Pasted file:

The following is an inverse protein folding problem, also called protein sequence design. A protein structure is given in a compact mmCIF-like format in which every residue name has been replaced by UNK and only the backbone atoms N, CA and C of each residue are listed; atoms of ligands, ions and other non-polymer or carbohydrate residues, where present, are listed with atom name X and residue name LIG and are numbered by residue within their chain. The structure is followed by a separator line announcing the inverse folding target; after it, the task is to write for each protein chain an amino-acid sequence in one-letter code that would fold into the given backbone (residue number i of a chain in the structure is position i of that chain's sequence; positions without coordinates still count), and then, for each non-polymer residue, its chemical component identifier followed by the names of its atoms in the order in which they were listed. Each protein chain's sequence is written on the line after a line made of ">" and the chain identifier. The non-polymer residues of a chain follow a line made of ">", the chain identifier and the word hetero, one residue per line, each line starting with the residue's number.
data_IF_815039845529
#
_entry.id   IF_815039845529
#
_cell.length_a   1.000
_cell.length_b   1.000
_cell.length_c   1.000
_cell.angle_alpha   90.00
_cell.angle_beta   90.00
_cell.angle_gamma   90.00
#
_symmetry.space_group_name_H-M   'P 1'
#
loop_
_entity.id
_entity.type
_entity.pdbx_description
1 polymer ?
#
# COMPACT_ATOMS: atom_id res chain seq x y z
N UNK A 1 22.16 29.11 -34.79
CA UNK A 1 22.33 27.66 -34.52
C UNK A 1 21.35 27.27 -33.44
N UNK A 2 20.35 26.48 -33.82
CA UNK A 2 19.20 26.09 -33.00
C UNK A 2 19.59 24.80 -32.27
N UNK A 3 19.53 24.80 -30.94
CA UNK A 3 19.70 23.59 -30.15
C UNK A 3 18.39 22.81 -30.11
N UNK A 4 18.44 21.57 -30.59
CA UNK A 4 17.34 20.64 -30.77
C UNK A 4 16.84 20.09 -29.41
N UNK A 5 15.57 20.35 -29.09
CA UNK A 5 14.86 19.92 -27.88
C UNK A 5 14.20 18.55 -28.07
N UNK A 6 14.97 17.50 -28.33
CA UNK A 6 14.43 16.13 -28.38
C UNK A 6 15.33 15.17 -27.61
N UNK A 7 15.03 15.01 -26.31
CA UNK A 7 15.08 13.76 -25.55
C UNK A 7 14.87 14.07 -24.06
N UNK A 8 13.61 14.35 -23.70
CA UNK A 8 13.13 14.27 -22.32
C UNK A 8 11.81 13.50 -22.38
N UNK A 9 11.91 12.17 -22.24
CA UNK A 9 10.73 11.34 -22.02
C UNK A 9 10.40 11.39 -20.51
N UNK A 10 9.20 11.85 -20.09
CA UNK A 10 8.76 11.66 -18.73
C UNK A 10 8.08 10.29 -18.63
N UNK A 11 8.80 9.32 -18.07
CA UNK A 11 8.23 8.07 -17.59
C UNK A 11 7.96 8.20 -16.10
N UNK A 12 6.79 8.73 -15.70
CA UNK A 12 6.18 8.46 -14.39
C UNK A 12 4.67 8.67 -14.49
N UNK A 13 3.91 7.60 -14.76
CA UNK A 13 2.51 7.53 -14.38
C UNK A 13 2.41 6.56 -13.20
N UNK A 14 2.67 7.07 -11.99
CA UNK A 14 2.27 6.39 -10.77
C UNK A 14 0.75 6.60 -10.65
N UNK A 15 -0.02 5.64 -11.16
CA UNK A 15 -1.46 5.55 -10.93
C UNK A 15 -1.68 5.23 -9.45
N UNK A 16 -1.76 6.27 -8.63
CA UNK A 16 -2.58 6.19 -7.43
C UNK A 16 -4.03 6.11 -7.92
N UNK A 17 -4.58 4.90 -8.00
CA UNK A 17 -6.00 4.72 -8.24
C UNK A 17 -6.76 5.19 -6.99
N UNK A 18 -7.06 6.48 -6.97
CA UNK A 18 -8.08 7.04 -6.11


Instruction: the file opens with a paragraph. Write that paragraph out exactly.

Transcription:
The following is an inverse protein folding problem, also called protein sequence design. A protein structure is given in a compact mmCIF-like format in which every residue name has been replaced by UNK and only the backbone atoms N, CA and C of each residue are listed; atoms of ligands, ions and other non-polymer or carbohydrate residues, where present, are listed with atom name X and residue name LIG and are numbered by residue within their chain. The structure is followed by a separator line announcing the inverse folding target; after it, the task is to write for each protein chain an amino-acid sequence in one-letter code that would fold into the given backbone (residue number i of a chain in the structure is position i of that chain's sequence; positions without coordinates still count), and then, for each non-polymer residue, its chemical component identifier followed by the names of its atoms in the order in which they were listed. Each protein chain's sequence is written on the line after a line made of ">" and the chain identifier. The non-polymer residues of a chain follow a line made of ">", the chain identifier and the word hetero, one residue per line, each line starting with the residue's number.